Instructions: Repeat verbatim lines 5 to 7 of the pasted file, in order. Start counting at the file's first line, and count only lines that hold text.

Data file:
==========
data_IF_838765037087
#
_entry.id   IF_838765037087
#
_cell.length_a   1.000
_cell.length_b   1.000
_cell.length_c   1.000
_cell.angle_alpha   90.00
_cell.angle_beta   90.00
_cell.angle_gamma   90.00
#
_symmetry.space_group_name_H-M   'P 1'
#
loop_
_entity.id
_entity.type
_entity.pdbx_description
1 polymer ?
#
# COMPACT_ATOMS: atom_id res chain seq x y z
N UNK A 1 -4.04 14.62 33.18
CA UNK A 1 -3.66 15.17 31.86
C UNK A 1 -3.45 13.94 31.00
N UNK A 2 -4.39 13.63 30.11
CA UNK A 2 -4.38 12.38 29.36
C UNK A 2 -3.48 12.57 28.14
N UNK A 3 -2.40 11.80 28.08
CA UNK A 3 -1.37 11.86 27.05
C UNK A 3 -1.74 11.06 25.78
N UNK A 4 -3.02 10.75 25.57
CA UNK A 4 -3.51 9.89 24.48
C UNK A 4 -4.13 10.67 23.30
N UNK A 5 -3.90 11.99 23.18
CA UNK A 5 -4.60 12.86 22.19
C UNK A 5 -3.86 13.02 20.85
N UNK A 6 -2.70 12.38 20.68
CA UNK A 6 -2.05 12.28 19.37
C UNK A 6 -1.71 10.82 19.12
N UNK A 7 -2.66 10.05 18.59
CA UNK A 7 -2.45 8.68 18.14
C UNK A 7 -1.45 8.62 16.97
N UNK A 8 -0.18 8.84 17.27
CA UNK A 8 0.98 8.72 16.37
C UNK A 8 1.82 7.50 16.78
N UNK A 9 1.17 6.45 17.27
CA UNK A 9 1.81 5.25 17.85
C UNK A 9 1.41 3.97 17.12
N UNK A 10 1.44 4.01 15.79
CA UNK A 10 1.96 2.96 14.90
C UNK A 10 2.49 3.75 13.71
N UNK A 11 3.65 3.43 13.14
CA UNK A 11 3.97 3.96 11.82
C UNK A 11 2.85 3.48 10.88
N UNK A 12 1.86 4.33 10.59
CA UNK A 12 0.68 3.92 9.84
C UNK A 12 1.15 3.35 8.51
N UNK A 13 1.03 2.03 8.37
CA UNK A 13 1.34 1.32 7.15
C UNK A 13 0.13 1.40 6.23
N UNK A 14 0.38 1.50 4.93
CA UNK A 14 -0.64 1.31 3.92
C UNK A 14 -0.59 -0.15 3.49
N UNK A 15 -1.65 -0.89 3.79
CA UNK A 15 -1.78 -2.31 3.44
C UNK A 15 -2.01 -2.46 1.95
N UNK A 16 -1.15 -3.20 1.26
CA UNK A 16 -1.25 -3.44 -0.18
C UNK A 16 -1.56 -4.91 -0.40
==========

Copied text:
_cell.length_a   1.000
_cell.length_b   1.000
_cell.length_c   1.000